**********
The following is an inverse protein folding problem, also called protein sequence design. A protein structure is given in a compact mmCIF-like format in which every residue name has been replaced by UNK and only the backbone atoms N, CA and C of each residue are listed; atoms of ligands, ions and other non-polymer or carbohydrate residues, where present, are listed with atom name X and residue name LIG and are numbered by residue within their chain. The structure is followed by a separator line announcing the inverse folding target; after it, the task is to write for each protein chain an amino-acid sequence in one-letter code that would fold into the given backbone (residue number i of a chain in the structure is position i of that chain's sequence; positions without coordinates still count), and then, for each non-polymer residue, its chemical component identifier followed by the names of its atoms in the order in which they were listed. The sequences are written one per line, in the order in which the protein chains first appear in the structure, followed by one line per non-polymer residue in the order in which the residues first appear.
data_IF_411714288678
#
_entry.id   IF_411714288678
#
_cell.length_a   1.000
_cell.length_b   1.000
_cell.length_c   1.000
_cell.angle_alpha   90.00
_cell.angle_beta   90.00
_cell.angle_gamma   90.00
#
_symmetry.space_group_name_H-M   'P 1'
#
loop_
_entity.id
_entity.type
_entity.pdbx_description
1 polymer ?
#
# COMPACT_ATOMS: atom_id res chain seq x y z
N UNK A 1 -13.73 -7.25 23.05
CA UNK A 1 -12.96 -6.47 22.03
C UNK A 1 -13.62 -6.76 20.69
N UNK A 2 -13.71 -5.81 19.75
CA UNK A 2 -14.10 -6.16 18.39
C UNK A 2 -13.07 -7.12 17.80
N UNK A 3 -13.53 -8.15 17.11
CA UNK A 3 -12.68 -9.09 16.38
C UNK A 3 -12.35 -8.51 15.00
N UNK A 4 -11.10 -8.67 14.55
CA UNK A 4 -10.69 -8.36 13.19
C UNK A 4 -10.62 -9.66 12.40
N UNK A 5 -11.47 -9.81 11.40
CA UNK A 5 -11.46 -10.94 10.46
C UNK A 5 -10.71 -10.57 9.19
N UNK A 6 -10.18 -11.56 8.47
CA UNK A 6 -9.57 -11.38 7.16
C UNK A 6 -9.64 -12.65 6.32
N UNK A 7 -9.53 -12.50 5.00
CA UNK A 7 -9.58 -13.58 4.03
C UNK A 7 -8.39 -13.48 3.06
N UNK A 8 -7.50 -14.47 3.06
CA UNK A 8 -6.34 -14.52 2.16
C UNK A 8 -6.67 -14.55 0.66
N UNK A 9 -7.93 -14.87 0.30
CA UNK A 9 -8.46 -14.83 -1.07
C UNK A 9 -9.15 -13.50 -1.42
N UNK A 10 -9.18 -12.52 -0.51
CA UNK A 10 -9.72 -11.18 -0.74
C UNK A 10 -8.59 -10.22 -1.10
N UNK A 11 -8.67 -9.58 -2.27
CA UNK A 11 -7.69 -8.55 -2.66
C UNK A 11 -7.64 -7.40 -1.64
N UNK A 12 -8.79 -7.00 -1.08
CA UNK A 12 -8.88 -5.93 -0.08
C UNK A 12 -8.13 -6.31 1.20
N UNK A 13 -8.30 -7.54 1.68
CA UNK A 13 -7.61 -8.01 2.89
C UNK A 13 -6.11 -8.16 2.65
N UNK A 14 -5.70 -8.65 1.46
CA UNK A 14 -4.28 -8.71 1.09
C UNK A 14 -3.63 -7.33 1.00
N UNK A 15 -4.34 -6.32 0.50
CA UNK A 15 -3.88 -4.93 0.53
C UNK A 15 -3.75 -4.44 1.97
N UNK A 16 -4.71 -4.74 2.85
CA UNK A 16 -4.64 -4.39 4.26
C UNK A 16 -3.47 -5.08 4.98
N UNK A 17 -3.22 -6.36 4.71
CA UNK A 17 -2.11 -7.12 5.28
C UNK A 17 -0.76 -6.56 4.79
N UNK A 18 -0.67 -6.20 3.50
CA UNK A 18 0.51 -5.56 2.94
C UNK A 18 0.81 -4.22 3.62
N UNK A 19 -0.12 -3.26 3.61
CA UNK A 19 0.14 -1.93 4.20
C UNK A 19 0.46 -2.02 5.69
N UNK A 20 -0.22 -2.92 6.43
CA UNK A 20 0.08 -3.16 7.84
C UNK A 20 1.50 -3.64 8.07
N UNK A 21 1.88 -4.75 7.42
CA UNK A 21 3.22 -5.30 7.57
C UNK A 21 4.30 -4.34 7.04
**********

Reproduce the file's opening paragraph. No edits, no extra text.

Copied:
The following is an inverse protein folding problem, also called protein sequence design. A protein structure is given in a compact mmCIF-like format in which every residue name has been replaced by UNK and only the backbone atoms N, CA and C of each residue are listed; atoms of ligands, ions and other non-polymer or carbohydrate residues, where present, are listed with atom name X and residue name LIG and are numbered by residue within their chain. The structure is followed by a separator line announcing the inverse folding target; after it, the task is to write for each protein chain an amino-acid sequence in one-letter code that would fold into the given backbone (residue number i of a chain in the structure is position i of that chain's sequence; positions without coordinates still count), and then, for each non-polymer residue, its chemical component identifier followed by the names of its atoms in the order in which they were listed. The sequences are written one per line, in the order in which the protein chains first appear in the structure, followed by one line per non-polymer residue in the order in which the residues first appear.